In this post I explain mapping number scales and how to write simple function to convert from one scale to another.

Every time I find myself needing to do this, I have to spend time reasoning my way through it. It's been a number of years since my last proper math class (Finite Field Theory) and a lot longer since high school algebra. As a developer these days, there are few opportunities to utilize those years of Math and when I do, the bigger challenge is distilling a problem down into a math problem. 😊

## The Problem

I have two scales of continuous numbers - both with a MIN and MAX value. I need to map one value on to another, but how?

For illustration sake, we might want to create a visualization of the age of adults in a particular population set. We will want to control the opacity of the element representing a person based on their age. If we define an "adult" as a person between the age of 18 and 117, then our age series is the range [18, 117]. Finally, opacity in CSS is a numeric value between 0 and 1. However, for visibility sake, I might want the min opacity to be .25.

Using these scales, I know I want 18 year olds to have opacity of .25 (the respective minimums of the scales) and 117 year olds to have 1.0 opacity (the respective maximums of the scales). I also know that the midpoint of the age range should be approximately .5 opacity. However, this is usually where I need to think things out.

## Proportion of Scales

To tackle this problem, I first think about proportions and ratios. Two *widescreen* tvs are, by definition, both 16:9 aspect ratio regardless of the actual size of the tv. The height and width of one widescreen tv is proportionally the same as another widescreen tv. If I didn't know the 16:9 value, I could derive it by using the known dimensions of the two tvs. Similarly, I can find the proportion of two scales using their min and max values. To do this, I need to divide the difference of the desired output scale (Δout ) by the difference of the input scale(Δin).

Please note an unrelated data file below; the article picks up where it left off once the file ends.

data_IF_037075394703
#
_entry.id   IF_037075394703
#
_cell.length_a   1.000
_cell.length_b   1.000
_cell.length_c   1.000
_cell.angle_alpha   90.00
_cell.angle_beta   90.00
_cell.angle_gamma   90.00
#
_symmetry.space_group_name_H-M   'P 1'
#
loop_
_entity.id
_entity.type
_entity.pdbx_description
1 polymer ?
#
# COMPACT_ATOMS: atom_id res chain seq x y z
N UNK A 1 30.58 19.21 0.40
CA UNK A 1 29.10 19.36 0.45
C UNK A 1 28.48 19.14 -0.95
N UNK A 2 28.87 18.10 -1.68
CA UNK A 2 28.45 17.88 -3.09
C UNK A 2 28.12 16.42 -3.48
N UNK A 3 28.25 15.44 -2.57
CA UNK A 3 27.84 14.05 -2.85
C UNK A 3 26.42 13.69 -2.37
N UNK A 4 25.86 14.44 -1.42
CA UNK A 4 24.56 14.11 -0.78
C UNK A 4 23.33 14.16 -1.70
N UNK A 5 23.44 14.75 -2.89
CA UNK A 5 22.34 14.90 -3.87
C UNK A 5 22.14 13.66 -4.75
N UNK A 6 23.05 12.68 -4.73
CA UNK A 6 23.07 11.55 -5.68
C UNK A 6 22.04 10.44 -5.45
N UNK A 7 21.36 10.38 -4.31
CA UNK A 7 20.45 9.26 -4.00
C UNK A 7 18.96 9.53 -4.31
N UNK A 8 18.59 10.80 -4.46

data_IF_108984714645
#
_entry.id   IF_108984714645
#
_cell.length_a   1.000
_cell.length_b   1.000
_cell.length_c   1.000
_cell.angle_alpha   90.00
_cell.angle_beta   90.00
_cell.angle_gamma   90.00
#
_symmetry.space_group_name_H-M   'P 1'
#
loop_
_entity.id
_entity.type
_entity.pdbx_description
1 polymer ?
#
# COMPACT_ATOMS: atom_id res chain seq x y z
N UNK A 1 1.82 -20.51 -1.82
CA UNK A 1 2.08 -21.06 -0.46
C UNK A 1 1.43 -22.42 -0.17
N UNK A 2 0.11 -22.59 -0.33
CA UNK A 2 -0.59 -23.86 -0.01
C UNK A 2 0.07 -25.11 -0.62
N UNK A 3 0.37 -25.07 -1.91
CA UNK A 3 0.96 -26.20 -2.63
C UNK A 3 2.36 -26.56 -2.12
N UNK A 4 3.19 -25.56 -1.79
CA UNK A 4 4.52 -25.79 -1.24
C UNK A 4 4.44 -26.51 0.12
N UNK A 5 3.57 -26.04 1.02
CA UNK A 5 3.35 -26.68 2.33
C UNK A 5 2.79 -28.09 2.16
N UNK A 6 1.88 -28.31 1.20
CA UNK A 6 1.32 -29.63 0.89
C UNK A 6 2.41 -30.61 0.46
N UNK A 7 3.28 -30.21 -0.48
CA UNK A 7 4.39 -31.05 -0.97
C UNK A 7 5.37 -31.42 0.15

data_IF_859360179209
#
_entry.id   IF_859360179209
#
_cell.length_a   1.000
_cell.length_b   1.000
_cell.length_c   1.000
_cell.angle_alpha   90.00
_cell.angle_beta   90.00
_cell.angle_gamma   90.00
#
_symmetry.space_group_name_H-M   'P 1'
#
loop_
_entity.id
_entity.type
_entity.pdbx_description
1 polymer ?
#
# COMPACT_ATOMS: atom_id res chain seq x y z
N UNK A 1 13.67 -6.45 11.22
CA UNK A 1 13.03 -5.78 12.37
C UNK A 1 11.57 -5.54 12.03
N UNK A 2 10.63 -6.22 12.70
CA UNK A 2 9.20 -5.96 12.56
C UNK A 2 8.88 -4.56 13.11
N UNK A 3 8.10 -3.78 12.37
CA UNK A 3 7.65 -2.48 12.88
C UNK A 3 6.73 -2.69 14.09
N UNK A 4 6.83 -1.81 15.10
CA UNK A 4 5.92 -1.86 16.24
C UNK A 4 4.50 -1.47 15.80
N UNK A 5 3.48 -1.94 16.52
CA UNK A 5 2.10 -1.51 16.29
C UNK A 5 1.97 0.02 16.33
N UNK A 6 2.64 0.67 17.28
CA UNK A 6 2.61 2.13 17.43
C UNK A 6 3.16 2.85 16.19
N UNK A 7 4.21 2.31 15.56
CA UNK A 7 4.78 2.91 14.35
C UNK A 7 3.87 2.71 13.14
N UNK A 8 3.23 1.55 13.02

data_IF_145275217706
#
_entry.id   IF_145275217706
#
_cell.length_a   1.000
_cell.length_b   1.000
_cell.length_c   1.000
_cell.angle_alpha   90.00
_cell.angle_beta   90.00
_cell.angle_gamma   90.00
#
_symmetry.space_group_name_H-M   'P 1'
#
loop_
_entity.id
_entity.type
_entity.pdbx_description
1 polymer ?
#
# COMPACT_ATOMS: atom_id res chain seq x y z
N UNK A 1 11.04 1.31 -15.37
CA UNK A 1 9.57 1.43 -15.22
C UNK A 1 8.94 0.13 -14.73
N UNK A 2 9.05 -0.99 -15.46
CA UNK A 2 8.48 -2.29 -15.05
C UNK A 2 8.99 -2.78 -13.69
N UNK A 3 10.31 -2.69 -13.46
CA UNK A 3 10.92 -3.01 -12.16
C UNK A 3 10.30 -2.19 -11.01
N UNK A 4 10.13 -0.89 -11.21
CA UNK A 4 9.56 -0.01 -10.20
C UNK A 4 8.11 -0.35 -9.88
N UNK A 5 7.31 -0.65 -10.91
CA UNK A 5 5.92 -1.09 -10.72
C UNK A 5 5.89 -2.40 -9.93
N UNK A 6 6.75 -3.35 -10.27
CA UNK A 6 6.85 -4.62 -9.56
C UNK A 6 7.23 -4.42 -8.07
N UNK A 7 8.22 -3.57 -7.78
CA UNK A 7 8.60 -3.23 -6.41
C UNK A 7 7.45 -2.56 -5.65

Using the example scenario:

```
proportion = Δout/Δin
proportion = (1 - .25)/(117-18) => .75/99 = 0.0076 (arbitrarily rounded to nearest ten thousandths place)
```

If this looks like the formula for finding the slope of a straight line passing through two coordinates on an 2D Cartesian graph, it should.

## Starting Points

Now that I have the proportion of the two scales, I need to think about the relative starts to the scales. Whatever I'm given for an input age (x) should be relative to the age scale's MIN value. I can't simply multiply x by the proportion as enticing as that first seems. I will want to subtract the MIN value (18) from the input value before applying the proportion above.

```
(x - minAge) * proportion => (x - 18) * 0.0076
```

Once I have this value, I need to make it relative to the MIN of my output scale (opacity) by adding the MIN of that the above value.

```
((x - minAge) * proportion) - minOpacity => ((x - 18) * 0.0076) - .25
```

Note: Logically, if multiplying the proportion by the relative x value produces 0 and 0 isn't in our range of values, I need to add the output MIN value to get back to the "bottom of the scale".

🧠 If you recognize this as the point/slope formula, congratulations.

```
y − y1 = m(x − x1)
```

It makes sense if you treat each scale as an axis of a 2D Cartesian graph. Then you can apply all the same logic you could with 2D graphs. The MIN and MAX just happen to be two points we can use to generate the point slope formula. Assuming our scales are linear, any known points will work.

## Code Solution (TypeScript)

The function below takes in two scales and returns a function you can use to calculate the input arg to the output scale. The multiplication by 1.0 is to ensure that calculations are using floating point math.

```
type Scale = [number, number];
const scaleMapper = (sOut: Scale, sIn: Scale) => {
const m = (1.0 * sOut[1] - sOut[0]) / (sIn[1] - sIn[0]);
return (x: number) => sOut[0] + (m * (x - sIn[0]));
};
let ageToOpacity = scaleMapper([.25, 1.0], [18, 117])
console.log('18 =>', ageToOpacity(18)); // 18 =>, 0.25
console.log('37 =>', ageToOpacity(37)); // 37 =>, 0.3939393
console.log('50 =>', ageToOpacity(50)); // 50 =>, 0.4924242
console.log('100 =>', ageToOpacity(100)); // 100 =>, 0.87121212
console.log('117 =>', ageToOpacity(117)); // 117 =>, 1
```

## Conclusion

Sometimes the solution to your problem is already in your head, but just not recognizable as such. The point slope formula works perfectly for mapping one scale of numbers to another. This is exactly what is needed *if* the data is linear and continuous. In another post, I will address the same problem, but with discrete data and non-linear data.

Check out my series: Applied Math for other ways math pops up in software development.

Image Credit: Photo by Tim Mossholder from Pexels